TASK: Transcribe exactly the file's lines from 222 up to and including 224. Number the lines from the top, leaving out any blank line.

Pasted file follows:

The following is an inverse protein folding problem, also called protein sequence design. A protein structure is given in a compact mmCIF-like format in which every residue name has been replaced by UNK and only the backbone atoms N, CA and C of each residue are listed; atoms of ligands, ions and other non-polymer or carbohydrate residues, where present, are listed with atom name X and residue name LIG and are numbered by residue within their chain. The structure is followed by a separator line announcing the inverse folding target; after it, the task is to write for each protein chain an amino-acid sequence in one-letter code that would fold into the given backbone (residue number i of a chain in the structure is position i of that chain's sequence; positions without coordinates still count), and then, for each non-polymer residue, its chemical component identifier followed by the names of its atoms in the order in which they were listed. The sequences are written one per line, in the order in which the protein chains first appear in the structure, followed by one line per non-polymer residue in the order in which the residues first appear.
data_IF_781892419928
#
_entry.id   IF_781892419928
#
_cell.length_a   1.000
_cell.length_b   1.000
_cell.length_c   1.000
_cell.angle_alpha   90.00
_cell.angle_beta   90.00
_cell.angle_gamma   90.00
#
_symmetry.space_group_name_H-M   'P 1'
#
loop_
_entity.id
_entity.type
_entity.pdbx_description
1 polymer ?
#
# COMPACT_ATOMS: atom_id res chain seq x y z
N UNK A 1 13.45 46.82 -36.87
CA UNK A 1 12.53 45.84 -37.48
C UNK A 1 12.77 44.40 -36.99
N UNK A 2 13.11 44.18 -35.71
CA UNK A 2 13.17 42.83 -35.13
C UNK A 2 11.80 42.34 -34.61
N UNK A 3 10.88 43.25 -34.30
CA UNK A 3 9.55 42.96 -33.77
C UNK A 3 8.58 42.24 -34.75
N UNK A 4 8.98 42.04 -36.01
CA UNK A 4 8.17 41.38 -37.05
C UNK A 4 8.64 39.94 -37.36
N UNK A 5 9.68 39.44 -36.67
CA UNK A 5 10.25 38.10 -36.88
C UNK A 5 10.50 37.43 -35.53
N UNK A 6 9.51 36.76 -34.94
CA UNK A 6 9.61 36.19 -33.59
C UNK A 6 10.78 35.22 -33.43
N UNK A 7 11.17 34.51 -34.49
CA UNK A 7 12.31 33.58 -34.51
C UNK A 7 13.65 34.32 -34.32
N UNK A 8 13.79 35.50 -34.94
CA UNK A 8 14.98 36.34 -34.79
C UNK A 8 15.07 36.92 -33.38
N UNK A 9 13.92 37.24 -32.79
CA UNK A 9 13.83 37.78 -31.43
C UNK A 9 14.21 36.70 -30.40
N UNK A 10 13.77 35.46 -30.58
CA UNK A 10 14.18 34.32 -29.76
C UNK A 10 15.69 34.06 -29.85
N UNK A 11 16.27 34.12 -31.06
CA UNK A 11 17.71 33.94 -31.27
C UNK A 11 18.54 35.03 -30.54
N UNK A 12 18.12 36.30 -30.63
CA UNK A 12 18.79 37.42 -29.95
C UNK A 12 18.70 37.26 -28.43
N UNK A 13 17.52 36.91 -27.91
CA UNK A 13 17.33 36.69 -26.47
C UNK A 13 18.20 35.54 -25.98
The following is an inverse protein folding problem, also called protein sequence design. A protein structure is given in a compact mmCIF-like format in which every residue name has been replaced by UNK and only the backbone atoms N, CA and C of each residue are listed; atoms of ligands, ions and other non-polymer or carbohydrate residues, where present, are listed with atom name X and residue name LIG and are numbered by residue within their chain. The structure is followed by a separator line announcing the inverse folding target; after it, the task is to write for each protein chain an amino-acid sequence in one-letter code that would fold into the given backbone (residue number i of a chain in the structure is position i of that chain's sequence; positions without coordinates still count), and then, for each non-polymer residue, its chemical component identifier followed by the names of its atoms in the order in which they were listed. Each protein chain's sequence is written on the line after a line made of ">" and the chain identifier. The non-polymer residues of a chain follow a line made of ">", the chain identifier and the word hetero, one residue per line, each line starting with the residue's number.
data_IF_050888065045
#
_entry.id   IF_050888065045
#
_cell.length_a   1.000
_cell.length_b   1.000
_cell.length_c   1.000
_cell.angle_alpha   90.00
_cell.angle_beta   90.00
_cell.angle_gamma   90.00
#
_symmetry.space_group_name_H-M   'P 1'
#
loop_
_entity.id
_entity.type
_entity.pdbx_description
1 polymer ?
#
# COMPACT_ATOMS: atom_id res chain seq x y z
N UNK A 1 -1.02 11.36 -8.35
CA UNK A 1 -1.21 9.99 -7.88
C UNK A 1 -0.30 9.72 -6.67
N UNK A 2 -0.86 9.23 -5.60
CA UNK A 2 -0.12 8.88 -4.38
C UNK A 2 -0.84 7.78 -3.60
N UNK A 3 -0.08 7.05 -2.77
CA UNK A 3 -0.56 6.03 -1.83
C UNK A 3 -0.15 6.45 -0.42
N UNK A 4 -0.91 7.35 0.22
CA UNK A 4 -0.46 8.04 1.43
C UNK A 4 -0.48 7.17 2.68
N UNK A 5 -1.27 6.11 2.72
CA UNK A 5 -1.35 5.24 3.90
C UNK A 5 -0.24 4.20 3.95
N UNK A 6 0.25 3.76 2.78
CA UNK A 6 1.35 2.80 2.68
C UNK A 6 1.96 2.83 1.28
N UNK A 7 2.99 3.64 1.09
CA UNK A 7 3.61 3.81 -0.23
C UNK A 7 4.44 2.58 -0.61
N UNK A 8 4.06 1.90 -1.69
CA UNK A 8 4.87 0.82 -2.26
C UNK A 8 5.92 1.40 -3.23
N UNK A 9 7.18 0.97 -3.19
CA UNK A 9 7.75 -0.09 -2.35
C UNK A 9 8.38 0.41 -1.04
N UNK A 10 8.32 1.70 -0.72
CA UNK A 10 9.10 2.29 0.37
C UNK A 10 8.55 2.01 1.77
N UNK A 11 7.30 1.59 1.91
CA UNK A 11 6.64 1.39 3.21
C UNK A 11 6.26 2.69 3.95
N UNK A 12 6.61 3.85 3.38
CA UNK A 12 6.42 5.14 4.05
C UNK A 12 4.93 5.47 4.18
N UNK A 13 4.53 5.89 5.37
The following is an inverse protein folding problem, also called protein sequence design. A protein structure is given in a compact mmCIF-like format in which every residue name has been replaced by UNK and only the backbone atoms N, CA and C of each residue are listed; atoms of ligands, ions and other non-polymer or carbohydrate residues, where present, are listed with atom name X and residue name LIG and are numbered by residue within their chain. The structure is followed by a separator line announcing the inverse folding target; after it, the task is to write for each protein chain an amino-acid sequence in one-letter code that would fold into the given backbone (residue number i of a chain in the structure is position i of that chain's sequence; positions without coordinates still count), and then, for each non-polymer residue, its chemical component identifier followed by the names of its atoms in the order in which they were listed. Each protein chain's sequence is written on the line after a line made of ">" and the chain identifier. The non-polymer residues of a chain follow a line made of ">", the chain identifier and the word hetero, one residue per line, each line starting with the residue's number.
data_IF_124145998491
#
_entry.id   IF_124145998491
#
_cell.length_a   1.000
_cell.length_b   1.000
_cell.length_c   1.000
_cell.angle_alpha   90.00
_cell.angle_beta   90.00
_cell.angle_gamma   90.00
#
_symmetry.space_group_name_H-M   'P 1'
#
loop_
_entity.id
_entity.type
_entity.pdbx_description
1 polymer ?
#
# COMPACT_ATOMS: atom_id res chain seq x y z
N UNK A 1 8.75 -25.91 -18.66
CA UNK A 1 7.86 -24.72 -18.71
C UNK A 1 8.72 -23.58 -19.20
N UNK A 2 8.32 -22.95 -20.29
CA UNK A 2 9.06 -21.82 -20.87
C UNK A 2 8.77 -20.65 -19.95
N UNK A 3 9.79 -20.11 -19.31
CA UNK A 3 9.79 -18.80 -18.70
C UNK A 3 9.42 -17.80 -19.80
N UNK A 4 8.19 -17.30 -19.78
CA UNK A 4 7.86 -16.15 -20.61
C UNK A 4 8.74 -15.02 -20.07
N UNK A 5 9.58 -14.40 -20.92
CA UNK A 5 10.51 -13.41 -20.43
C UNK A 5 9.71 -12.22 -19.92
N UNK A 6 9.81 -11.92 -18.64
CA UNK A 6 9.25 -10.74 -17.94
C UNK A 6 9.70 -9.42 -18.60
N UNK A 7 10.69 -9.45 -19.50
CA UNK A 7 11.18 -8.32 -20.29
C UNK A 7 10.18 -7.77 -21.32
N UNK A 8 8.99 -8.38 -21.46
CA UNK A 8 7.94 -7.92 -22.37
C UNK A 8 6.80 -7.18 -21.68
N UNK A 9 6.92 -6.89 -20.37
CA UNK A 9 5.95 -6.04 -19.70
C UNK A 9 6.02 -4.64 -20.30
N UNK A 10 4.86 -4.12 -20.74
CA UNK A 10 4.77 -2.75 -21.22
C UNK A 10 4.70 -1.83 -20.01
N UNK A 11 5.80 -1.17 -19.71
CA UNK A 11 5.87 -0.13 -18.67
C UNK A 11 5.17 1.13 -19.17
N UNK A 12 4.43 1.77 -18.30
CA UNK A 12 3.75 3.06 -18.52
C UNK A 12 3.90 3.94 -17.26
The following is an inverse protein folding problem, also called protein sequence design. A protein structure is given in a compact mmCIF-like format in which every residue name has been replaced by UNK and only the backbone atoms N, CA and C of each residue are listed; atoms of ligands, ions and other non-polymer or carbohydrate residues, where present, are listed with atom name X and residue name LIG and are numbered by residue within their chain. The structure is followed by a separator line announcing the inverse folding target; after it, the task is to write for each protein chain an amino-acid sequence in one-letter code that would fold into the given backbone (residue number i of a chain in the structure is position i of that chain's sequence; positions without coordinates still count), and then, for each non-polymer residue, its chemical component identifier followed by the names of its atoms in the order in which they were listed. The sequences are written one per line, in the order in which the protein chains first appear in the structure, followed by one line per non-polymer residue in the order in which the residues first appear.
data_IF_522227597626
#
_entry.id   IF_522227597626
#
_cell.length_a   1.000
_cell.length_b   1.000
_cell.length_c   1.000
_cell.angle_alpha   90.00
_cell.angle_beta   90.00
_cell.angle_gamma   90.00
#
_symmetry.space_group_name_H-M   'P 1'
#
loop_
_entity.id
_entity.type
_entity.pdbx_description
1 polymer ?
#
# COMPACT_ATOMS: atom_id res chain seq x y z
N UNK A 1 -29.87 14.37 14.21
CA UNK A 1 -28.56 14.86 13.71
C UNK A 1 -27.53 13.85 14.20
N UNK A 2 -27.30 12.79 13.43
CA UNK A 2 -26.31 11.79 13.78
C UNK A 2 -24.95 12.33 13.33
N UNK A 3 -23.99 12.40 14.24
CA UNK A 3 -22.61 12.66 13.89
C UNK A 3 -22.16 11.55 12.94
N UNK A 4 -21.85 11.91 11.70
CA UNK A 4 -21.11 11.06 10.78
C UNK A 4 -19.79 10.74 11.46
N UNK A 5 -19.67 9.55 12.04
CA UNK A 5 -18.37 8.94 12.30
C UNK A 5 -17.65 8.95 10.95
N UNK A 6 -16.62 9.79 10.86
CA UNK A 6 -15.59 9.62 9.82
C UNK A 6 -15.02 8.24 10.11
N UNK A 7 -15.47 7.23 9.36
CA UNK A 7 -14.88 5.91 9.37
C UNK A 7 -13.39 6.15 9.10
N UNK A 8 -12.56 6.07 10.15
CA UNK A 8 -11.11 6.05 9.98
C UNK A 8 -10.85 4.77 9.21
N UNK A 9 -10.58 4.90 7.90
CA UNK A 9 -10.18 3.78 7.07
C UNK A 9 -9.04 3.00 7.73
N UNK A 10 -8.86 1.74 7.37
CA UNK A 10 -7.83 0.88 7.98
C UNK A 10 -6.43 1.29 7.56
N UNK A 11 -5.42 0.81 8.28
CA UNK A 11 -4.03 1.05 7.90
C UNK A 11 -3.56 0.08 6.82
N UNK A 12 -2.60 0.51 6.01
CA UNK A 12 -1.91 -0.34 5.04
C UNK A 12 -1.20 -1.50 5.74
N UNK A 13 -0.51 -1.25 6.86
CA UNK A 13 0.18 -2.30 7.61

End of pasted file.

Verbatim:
CA UNK A 9 -10.18 3.78 7.07
C UNK A 9 -9.04 3.00 7.73
N UNK A 10 -8.86 1.74 7.37